John Barobs lives in Hopkins, offices in downtown Minneapolis and has been working a hybrid schedule since the pandemic. When he does go to the office, his favorite way to commute — especially during the warm months — is to haul his bike on the bus to downtown and then cycle back home.
“I’m in my 50s, and I don’t need to arrive at work all sweaty,” says Barobs, who likes to dress in “office wear” and bring shorts and a T-shirt for his ride home. It helps that a couple of breweries are on his route back, he jokes.
That is not so unlikely as it sounds. Unlike the 76 percent of U.S. commuters who use a car to get to and from work, Barobs often chooses not to drive — either for his commute or his nearby weekly errands. Car-Free MSP aims to shift more car owners into that category.
Through social media stories (#carfreemsp) and several weeks’ worth of events leading up to World Car-Free Day on Thursday, September 22, organizers hope to persuade drivers to try a day or two of getting around a different way. “Choose one trip that you’d usually take by car and go car-free,” says Theresa Nelson, a program manager at Move Minnesota, one of four transportation management organizations (including Metro Transit) that has joined Move Minneapolis for this year’s Car-Free MSP events.
“We’re not asking people who rely on transit as their means of transportation to go car-free,” explains Nelson, who keeps one bike in the office and another at home and reduces her own car use by combining all errands into one weekly trip. “We’re asking people who usually use a car to imagine going a day a week without one.”
In a season when Pakistan is drowning, California is overheating and the mainstream media are featuring climate change stories like never before, a car-free initiative that encompasses 1,500 cities and more than 40 countries could not be better timed.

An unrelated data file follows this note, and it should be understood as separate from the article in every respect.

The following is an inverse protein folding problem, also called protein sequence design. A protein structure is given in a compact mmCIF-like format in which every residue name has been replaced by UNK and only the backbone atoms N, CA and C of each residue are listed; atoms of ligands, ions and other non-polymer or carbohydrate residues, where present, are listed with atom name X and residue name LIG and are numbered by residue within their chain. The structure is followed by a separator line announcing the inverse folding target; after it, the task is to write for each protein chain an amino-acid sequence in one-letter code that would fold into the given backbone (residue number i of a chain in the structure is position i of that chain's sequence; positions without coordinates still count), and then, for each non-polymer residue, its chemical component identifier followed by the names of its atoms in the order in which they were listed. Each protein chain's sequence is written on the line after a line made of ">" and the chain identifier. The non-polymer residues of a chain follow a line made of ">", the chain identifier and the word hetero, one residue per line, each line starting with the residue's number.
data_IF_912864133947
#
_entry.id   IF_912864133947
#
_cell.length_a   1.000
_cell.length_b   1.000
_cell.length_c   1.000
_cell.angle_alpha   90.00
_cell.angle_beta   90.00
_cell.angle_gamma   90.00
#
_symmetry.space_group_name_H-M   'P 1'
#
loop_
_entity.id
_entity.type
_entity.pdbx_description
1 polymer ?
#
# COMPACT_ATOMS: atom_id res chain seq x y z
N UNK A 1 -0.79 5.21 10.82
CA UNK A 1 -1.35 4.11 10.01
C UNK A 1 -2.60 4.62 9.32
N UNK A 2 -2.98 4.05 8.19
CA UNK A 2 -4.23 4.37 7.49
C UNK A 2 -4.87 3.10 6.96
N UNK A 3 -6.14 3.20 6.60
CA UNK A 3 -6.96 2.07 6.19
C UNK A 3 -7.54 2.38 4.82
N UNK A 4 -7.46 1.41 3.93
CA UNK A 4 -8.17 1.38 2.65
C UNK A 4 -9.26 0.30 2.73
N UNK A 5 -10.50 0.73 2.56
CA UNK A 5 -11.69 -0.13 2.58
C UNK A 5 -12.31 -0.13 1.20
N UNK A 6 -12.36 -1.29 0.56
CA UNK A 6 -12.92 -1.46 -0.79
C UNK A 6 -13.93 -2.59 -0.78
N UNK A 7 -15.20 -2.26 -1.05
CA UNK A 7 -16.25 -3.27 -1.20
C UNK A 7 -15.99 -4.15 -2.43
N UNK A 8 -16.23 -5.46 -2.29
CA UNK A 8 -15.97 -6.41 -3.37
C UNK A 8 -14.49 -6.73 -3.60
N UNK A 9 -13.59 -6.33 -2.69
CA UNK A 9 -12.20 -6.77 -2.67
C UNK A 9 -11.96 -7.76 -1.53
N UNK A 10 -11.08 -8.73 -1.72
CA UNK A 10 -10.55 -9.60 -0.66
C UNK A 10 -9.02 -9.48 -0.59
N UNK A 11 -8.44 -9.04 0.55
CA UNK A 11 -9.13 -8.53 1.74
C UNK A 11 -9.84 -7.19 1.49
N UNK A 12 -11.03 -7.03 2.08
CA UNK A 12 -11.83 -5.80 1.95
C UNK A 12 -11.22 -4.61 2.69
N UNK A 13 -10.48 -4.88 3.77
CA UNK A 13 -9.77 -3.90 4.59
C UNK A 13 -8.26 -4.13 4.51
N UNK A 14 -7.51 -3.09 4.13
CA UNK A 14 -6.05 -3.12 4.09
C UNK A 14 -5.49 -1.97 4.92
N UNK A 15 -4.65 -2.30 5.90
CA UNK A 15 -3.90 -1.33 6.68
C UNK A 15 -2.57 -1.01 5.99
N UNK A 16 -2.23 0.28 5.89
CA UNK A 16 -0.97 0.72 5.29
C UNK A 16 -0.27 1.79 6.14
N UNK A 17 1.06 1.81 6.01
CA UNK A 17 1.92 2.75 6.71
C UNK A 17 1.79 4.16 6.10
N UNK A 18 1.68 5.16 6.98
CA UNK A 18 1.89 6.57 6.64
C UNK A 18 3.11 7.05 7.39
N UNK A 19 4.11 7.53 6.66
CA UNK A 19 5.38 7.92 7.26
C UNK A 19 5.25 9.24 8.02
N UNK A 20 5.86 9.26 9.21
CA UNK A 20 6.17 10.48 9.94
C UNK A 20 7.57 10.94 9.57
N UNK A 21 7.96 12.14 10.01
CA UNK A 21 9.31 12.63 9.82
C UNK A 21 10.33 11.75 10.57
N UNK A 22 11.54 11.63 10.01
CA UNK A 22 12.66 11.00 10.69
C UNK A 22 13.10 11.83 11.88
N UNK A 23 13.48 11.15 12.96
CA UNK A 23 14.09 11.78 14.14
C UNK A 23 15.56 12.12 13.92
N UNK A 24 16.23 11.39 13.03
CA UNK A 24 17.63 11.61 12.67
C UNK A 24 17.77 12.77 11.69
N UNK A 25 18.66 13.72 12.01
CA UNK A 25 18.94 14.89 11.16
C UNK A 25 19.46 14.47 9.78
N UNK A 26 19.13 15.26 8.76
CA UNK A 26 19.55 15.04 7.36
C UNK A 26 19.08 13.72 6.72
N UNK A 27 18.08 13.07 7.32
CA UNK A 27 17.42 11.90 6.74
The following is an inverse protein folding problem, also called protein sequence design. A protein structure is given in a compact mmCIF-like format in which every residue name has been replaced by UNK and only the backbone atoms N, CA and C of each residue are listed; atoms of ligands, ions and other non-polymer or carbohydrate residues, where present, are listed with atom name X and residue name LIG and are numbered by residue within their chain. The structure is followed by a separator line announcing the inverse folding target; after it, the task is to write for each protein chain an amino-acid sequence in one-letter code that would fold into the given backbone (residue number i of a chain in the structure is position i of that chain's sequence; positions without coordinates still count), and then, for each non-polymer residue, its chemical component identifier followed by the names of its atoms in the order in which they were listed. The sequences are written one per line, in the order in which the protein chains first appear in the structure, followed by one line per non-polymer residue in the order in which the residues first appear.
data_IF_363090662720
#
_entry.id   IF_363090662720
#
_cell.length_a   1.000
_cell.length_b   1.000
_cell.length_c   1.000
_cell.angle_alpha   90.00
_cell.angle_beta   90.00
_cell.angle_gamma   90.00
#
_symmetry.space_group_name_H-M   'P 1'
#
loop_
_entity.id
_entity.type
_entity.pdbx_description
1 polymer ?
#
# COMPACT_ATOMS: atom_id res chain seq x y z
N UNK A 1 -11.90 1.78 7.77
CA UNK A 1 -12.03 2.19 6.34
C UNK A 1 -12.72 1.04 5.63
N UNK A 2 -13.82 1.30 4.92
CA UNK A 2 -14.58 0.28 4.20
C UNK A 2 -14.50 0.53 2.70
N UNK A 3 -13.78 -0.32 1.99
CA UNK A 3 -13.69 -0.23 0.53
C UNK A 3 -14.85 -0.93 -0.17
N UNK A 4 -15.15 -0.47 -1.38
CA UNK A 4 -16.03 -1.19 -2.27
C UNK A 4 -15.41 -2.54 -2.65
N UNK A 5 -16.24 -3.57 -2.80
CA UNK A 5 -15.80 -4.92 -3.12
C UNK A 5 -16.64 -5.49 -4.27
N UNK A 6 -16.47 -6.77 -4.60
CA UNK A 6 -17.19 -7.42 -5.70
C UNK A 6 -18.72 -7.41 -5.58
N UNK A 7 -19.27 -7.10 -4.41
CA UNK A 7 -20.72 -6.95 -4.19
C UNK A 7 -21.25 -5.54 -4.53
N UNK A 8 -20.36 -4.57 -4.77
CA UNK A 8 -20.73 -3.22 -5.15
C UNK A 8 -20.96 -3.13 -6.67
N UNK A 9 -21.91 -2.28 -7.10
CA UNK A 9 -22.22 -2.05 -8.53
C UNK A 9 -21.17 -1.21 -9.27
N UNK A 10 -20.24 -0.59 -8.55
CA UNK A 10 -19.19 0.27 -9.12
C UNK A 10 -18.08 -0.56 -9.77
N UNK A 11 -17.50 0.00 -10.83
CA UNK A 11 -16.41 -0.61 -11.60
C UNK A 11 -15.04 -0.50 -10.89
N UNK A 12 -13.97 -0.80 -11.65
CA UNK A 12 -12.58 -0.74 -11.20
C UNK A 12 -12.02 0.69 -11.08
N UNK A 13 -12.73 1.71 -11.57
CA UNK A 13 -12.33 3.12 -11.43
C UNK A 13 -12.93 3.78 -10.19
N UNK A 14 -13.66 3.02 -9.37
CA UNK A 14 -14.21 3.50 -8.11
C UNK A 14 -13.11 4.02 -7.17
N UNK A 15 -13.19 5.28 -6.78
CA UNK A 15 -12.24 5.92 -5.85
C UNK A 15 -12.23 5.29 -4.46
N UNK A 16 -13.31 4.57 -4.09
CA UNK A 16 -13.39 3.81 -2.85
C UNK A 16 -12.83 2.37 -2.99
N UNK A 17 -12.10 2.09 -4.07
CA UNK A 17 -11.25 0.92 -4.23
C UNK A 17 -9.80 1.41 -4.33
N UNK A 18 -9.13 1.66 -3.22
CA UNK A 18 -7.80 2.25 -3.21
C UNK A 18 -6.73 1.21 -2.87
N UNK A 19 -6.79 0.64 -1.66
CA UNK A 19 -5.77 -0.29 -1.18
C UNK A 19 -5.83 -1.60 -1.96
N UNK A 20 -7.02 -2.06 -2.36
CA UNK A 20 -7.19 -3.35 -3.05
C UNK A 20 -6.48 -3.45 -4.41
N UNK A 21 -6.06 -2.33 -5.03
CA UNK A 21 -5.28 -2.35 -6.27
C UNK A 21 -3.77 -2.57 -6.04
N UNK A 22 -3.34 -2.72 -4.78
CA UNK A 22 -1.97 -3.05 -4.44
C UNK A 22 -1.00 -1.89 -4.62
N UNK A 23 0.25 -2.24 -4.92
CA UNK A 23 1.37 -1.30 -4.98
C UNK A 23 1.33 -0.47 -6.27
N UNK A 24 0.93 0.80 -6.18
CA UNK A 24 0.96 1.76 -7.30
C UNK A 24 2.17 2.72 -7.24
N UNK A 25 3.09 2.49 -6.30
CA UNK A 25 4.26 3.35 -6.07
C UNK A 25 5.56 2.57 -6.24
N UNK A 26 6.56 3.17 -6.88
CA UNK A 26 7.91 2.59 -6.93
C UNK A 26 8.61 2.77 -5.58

Think Global, Act Local
Barobs launched Car-Free MSP a decade after World Car-Free Day began in Spain back in 1996. A co-worker read about the initiative, which had grown popular in Asia and Europe and in some U.S. and Canadian cities. Move Minneapolis (founded as Commuter Connections) decided to try it.
From what Barobs calls the program’s “modest beginnings” focusing on workers and employers in downtown Minneapolis, Car-Free MSP has blossomed this year into a five-partner initiative that includes St. Paul and several suburbs.
- Commuter Services, an outreach program of the I-494 Corridor Commission, is offering prizes to participants who pledge to do a car-free commute on any day between September 1–22.
- Commute Solutions in Anoka County is celebrating Car-Free MSP with a free “Ghost Walking Tour” of downtown Anoka the evening of September 20, two days before World Car-Free Day.
- Metro Transit is offering free ads inside buses and on bus sides, according to Max Singer, transportation demand management coordinator at Move Minnesota, a new and enthusiastic partner in the 2022 program.
“We’re working with organizations across the metro, from Anoka County to Bloomington,” Singer says. “It’s a really good push.” And it all leads to day-of celebrations on September 22 such as World Car-Free Day on Peavey Plaza in downtown Minneapolis, where commuters can get free coffee and breakfast treats from 8 to 10 a.m., and an opportunity to share stories and celebrate at Dual-Citizen Brewing in St. Paul from 5 to 7 p.m.
What You Can Do
At Move Minneapolis, originator of the local program, activities will include the usual “friendly competition” among employers to see which are the most successful in encouraging car-free commuting — including the “new ways to move” that Move Minneapolis advocates, such as e-bikes, car-sharing, walking and the Nice Ride for All program that makes bike-sharing and scooters more affordable.
Participation in the suburbs will look different from in the city, where options for walking, cycling and transit are much more plentiful, says Nelson of Move Minnesota. Penn Fest in Richfield on Sunday, September 18 will close portions of Penn Avenue for an afternoon of walking, biking, music, food vendors, dancing and more.
Maybe some residents will so enjoy experiencing a street without cars that they will re-examine their habits and drive a bit less. “Active transportation is easy and readily accessible to people in the Twin Cities,” says Barobs, noting the bike lane network and park system throughout the metro area. “We are really rich in that regard. This is one way to help people utilize that.”
Photo at top courtesy of Metro Transit